Privacy Policy

This is going to be the most interesting policy you’ve ever read.

Because I actually want you to read the dern thing. Before we dive into this lovely pile of roses…

Third Person Creative ( will be referred to as ‘TPC’, and Third Person Creative Courses, or Creative Courseware, ( will be referred to as ‘TPC Courses’, and Third Person Creative Forums ( will be referred to ‘TPC Forums’ because I don’t want to type it all out every time.

I’m doing this because I’m terrified of of being fined 20m Euros.

For privacy, and for General Data Protection Regulation (GDPR) compliance, ‘personal data’ is defined as any information that can be used to identify a person, and must be acquired with clear consent.

I’m also afraid of being fined 20 million Oreos, for the record.

Information Types

I capture two ‘groups’ of data:
In the case of TPC I capture email, and metrics associated with Google Analytics.
In the case of TPC Courses, I capture Email, Name, Address, Country, Phone Number, and Credit Card Number.
In the case of TPC Forums I capture a user-created username, email, and custom profile information.

For all sites I operate, I capture data that’s relevant to site security (IP address, country, and connection profile information). This information is not used for marketing.

Why do you need all that?

Great question!

In the case of TPC…

I need your email to send out the weekly RSS feed, which consists of all of the recently published blog posts, any additional content such as when I send out an email directly to the list for entertainment, enrichment, marketing, or site news (i.e. when I take breaks from content-creation, or if the site goes down).

I need the Google Analytics (GA) information to create content intelligently. The GA information helps me optimize what articles do well, which one’s don’t, who reads them, and why. This helps me make informed business decisions like what time should I schedule my posts? Do journal-style articles do better than stories? Should I spend more time optimizing for phones and tablets? (for example). I specifically go into some more details about what I do with the GA metic data in the ‘What do you do with it?’ section below.

In the case of TPC Courses…

Email – General course communication such as lesson follow up, checking in, billing communication, or account dialogue.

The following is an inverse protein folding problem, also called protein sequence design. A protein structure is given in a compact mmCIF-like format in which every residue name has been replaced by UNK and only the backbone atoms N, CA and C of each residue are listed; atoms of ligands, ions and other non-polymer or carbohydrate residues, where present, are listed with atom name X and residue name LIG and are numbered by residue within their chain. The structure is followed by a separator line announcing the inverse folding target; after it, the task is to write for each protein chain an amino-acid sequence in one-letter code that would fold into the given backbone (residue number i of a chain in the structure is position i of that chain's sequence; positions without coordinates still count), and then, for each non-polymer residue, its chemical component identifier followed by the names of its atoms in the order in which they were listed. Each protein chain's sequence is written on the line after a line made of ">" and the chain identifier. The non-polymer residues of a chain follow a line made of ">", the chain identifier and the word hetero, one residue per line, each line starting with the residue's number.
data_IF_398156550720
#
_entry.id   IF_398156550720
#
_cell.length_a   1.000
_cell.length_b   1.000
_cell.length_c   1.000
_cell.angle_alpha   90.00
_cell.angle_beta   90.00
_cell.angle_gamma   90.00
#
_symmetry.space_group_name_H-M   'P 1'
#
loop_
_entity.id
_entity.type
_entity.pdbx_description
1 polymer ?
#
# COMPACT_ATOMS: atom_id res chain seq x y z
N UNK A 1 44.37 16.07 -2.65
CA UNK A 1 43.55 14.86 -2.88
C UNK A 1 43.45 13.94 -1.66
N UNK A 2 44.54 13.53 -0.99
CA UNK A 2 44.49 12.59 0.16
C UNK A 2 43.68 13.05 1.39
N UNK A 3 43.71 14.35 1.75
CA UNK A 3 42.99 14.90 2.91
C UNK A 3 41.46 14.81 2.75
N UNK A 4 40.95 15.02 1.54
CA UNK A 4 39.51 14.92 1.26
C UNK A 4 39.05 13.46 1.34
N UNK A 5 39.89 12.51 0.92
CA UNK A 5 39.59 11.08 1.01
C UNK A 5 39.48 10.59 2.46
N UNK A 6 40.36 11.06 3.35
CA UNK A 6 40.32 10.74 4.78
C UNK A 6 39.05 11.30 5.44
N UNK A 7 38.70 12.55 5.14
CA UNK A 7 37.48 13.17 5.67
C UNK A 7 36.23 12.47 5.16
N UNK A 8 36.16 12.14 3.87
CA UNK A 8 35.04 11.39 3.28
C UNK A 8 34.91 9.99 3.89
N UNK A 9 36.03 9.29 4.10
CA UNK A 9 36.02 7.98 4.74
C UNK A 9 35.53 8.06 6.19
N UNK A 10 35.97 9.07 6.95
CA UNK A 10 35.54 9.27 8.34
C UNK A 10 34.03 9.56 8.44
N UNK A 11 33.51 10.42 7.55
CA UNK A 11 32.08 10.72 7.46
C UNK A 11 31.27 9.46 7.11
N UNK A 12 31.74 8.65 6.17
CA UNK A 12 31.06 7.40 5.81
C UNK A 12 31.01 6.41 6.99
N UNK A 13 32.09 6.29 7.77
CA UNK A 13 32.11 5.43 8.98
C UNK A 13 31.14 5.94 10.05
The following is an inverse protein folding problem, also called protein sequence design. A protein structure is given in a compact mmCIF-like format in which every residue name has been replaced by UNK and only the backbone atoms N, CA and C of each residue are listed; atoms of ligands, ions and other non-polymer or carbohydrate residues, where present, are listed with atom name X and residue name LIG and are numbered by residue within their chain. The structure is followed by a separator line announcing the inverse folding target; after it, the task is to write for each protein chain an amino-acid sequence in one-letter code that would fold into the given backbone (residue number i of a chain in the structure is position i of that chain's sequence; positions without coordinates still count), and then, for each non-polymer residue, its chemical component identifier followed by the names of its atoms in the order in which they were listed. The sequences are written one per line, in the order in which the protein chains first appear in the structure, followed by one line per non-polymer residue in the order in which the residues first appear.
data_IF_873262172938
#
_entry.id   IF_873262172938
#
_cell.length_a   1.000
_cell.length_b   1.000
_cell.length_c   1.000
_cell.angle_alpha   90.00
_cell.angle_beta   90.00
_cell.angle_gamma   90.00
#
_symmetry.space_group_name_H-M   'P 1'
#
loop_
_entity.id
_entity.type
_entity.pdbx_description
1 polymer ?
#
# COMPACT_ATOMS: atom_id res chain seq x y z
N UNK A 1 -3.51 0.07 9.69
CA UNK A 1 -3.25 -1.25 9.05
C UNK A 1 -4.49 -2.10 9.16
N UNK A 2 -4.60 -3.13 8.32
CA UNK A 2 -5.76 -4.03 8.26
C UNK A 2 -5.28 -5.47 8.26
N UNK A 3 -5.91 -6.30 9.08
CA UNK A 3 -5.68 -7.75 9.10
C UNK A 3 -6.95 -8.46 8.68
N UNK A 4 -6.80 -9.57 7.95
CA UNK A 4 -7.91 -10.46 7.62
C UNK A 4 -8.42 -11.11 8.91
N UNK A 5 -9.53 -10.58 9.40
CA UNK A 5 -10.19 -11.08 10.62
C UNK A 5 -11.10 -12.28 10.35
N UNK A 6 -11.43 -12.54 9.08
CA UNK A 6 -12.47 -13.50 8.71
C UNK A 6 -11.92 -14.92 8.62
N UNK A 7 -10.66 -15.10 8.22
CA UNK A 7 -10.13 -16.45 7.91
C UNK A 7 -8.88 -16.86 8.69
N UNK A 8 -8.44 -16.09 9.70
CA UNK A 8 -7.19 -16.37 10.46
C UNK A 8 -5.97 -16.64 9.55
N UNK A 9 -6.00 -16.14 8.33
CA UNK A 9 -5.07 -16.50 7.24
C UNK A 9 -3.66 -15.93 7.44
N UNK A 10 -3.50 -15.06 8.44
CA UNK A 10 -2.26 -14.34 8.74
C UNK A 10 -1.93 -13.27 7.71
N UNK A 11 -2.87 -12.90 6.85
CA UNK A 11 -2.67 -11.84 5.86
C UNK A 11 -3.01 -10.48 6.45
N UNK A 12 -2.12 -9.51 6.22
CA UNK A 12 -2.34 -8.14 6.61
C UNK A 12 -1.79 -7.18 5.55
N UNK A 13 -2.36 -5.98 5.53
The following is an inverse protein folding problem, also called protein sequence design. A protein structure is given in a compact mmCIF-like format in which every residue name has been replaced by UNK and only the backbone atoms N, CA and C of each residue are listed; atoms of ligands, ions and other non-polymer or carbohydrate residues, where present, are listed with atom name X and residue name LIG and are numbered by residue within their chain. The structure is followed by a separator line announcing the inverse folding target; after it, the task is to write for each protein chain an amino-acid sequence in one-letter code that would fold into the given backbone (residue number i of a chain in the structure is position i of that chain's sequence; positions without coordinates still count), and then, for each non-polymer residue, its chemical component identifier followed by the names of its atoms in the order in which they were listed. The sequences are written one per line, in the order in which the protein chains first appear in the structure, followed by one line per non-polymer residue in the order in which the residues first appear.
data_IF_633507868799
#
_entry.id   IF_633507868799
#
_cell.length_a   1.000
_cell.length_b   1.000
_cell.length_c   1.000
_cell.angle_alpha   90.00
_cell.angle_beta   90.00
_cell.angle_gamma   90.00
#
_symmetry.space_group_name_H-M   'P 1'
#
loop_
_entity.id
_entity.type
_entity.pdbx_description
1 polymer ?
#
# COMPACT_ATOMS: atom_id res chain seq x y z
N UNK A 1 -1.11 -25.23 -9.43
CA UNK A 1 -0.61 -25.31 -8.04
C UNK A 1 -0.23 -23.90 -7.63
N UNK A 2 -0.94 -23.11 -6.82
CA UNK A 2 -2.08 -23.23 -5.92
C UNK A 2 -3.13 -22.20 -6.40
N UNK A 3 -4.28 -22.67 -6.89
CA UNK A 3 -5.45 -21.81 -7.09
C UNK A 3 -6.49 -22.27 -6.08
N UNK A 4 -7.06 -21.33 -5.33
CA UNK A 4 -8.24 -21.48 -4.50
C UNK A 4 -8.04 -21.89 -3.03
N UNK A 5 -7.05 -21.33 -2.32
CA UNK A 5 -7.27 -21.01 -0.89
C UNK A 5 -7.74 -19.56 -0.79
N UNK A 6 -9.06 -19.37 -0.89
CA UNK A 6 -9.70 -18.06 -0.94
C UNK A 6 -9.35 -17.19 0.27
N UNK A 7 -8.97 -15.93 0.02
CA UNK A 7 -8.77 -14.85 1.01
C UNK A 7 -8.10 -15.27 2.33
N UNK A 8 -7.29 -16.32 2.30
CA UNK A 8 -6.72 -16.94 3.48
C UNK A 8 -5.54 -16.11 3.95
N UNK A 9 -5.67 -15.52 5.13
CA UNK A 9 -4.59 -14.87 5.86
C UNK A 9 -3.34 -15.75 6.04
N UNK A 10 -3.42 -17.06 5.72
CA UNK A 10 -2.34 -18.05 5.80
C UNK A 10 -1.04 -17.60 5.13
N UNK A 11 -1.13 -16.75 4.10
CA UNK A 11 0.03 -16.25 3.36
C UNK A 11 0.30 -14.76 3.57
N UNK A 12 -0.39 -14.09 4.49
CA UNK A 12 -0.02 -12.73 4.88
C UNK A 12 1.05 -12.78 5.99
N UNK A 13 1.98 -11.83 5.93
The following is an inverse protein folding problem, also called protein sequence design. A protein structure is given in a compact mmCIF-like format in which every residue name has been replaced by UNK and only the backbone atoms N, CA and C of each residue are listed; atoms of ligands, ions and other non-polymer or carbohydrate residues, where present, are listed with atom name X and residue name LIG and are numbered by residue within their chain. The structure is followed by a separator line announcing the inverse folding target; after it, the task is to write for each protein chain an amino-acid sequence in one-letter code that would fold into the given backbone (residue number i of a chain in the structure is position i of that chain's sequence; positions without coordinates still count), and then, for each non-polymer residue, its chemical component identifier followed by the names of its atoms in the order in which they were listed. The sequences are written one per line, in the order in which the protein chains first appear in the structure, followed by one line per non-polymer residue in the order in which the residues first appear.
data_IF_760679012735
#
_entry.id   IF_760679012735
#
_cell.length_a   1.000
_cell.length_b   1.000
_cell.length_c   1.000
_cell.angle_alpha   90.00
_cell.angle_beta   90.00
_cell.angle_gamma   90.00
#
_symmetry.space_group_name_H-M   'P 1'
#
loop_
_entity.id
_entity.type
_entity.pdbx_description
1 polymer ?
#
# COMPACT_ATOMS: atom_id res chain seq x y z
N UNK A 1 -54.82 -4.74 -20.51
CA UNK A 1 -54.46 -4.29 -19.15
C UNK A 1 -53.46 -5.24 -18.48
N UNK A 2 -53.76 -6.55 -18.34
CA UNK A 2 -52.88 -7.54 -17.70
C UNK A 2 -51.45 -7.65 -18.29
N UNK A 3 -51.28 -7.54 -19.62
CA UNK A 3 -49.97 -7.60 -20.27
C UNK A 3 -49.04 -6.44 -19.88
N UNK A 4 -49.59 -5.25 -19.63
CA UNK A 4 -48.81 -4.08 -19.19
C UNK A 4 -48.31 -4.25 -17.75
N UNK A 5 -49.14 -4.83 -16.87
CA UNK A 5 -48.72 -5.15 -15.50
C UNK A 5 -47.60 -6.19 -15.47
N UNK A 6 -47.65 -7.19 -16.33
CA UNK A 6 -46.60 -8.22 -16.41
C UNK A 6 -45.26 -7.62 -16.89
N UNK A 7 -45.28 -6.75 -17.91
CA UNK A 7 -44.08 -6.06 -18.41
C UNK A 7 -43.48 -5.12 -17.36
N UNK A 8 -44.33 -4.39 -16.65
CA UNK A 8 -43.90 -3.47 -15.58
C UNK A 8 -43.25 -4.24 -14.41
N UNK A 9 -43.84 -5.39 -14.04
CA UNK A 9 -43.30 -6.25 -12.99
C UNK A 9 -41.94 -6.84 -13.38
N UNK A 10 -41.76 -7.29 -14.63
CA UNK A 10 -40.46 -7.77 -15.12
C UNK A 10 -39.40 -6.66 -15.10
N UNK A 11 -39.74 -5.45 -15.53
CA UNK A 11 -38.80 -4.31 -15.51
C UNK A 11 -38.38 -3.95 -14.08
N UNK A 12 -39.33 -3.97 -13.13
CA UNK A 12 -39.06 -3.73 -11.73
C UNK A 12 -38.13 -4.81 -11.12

Name – Knowing a student’s name is important to me. I’m in this business to help people, not obfuscated strings of characters with an ‘@’ symbol attached to them.
Address – I capture your address to help me differentiate between students (read: verify your identity), to determine you time-zone to help schedule online conference calls, and because my payment gateways won’t let me process your course subscription payment without it.
Phone Number – This gives me a way to reach out to you directly if there’s a problem, and is sometimes used for billing purposes.

In the case of TPC Forums…

Name – Knowing a student’s name is important to me. I’m in this business to help people, not obfuscated strings of characters with an ‘@’ symbol attached to them (same as above, I just copy-pasted the line because I’m trying to be explicit here).
username – Because you need this to log in, and I need to know it’s you and not some punk h4x0r.
Forum Profile Information – This is expressly for the benefit of other site members and exists as space for your own self-promotion. You can put as much or as little as you want in your TPC Profile.

What do you do with it?

TPC promises to never sell your personal data. Full stop.

I also promise to never share your email address without your consent.
In fact, I will never share your Address, Country, Phone Number, or Credit Card information to an outside source without your consent for any reason.


Acceptable Uses

  • Sending your credit card info to Stripe, my payment gateway, (click here for their privacy policy), and letting them process your payment with your credit card provider.
  • Sending your email to MailChimp (click here for their privacy policy), so I can send out the RSS newsletter and mass emails.
  • Using Google Analytics to decide to invest more time in social media marketing.

Unacceptable Uses

  • Sharing your email with another blogger in a ‘list swap’ without your consent.
  • Selling your personal address to an advertising company.
  • Storing any of your information on a computer without encryption.

What about all that tracking stuff?

While Google records your Internet Protocol (IP) address, it explicitly prevents me from seeing it in ANY of my reports. This means, that I can say “okay, out of 100 people who visited my site, 10 of them are really into News and Politics”, but I can’t say “Matthew, Mark, and Luke are really into News and Politics”.